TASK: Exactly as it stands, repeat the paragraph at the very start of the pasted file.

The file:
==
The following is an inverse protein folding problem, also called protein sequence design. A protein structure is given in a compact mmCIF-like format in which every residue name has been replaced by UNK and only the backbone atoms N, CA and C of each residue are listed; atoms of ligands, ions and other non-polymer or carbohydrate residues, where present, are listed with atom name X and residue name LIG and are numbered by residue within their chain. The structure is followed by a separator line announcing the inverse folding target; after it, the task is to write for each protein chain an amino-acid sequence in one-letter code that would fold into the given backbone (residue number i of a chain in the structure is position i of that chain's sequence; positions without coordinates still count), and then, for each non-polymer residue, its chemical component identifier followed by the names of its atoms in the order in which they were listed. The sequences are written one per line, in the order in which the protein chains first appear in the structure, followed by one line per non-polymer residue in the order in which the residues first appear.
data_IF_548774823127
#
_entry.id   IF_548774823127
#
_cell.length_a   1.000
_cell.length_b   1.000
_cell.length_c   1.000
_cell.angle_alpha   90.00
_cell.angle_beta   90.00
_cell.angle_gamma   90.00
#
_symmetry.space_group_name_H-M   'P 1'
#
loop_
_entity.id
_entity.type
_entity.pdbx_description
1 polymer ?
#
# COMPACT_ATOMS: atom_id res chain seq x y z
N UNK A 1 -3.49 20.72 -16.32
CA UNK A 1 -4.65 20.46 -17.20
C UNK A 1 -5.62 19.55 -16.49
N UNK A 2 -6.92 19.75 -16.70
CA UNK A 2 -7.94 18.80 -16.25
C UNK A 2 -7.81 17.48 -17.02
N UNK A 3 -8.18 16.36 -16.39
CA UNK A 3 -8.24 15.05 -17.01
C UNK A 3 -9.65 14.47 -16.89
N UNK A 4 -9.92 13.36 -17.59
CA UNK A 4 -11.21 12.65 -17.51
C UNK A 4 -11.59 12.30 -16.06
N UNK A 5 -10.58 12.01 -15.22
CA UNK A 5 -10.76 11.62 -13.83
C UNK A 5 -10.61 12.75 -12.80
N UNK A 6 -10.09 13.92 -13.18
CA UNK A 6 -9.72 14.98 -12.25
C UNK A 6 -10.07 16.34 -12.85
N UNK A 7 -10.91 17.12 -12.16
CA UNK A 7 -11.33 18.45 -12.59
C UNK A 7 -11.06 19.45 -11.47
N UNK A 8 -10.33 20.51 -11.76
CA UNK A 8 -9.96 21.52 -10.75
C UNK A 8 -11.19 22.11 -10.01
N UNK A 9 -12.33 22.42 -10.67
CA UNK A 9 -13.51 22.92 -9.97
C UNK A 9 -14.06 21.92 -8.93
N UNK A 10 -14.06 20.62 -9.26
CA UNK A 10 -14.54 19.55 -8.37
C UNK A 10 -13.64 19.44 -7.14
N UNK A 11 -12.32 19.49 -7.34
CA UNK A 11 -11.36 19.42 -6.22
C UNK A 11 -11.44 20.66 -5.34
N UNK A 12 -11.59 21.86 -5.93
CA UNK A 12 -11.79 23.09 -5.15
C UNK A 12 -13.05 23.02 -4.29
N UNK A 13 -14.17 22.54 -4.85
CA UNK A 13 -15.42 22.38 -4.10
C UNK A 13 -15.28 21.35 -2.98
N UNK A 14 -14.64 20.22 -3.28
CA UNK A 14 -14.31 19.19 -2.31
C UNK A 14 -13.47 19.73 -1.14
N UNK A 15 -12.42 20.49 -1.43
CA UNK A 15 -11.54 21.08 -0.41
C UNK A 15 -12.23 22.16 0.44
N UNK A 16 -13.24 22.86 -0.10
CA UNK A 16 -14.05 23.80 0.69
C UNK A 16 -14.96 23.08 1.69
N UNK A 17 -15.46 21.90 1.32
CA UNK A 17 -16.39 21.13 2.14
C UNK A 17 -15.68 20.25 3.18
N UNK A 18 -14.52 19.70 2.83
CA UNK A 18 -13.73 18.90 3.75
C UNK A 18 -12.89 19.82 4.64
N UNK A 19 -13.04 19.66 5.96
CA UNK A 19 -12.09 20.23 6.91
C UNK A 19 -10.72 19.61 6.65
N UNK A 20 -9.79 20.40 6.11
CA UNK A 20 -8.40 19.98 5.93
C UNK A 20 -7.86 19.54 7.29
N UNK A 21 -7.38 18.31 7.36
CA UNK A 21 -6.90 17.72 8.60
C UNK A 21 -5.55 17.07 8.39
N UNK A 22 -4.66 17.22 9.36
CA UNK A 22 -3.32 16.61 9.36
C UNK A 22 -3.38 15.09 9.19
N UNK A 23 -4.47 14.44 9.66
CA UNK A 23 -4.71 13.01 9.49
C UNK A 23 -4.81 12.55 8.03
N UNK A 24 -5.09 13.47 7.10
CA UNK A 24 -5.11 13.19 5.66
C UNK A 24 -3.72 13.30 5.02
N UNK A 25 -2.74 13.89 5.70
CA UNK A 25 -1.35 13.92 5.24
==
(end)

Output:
The following is an inverse protein folding problem, also called protein sequence design. A protein structure is given in a compact mmCIF-like format in which every residue name has been replaced by UNK and only the backbone atoms N, CA and C of each residue are listed; atoms of ligands, ions and other non-polymer or carbohydrate residues, where present, are listed with atom name X and residue name LIG and are numbered by residue within their chain. The structure is followed by a separator line announcing the inverse folding target; after it, the task is to write for each protein chain an amino-acid sequence in one-letter code that would fold into the given backbone (residue number i of a chain in the structure is position i of that chain's sequence; positions without coordinates still count), and then, for each non-polymer residue, its chemical component identifier followed by the names of its atoms in the order in which they were listed. The sequences are written one per line, in the order in which the protein chains first appear in the structure, followed by one line per non-polymer residue in the order in which the residues first appear.